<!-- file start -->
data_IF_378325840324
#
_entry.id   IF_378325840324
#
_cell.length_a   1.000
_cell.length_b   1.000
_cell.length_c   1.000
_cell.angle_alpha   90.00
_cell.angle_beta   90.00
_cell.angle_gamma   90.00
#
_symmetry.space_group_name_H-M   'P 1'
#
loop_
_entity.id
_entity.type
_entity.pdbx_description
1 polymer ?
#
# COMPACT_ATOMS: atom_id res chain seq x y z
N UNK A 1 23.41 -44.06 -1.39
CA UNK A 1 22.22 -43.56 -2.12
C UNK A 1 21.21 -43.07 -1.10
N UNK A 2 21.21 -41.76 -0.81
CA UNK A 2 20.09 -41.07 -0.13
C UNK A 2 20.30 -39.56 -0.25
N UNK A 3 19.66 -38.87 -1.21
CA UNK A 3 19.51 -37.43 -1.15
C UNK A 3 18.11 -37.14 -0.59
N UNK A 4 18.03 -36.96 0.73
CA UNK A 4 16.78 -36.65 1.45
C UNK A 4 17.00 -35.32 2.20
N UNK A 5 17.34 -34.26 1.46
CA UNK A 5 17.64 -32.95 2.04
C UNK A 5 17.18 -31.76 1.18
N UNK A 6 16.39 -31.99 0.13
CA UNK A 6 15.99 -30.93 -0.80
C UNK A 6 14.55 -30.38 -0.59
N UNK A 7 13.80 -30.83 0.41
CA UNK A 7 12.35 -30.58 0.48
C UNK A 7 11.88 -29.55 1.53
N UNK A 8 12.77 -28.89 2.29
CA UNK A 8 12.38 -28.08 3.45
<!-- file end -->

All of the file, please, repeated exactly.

data_IF_378325840324
#
_entry.id   IF_378325840324
#
_cell.length_a   1.000
_cell.length_b   1.000
_cell.length_c   1.000
_cell.angle_alpha   90.00
_cell.angle_beta   90.00
_cell.angle_gamma   90.00
#
_symmetry.space_group_name_H-M   'P 1'
#
loop_
_entity.id
_entity.type
_entity.pdbx_description
1 polymer ?
#
# COMPACT_ATOMS: atom_id res chain seq x y z
N UNK A 1 23.41 -44.06 -1.39
CA UNK A 1 22.22 -43.56 -2.12
C UNK A 1 21.21 -43.07 -1.10
N UNK A 2 21.21 -41.76 -0.81
CA UNK A 2 20.09 -41.07 -0.13
C UNK A 2 20.30 -39.56 -0.25
N UNK A 3 19.66 -38.87 -1.21
CA UNK A 3 19.51 -37.43 -1.15
C UNK A 3 18.11 -37.14 -0.59
N UNK A 4 18.03 -36.96 0.73
CA UNK A 4 16.78 -36.65 1.45
C UNK A 4 17.00 -35.32 2.20
N UNK A 5 17.34 -34.26 1.46
CA UNK A 5 17.64 -32.95 2.04
C UNK A 5 17.18 -31.76 1.18
N UNK A 6 16.39 -31.99 0.13
CA UNK A 6 15.99 -30.93 -0.80
C UNK A 6 14.55 -30.38 -0.59
N UNK A 7 13.80 -30.83 0.41
CA UNK A 7 12.35 -30.58 0.48
C UNK A 7 11.88 -29.55 1.53
N UNK A 8 12.77 -28.89 2.29
CA UNK A 8 12.38 -28.08 3.45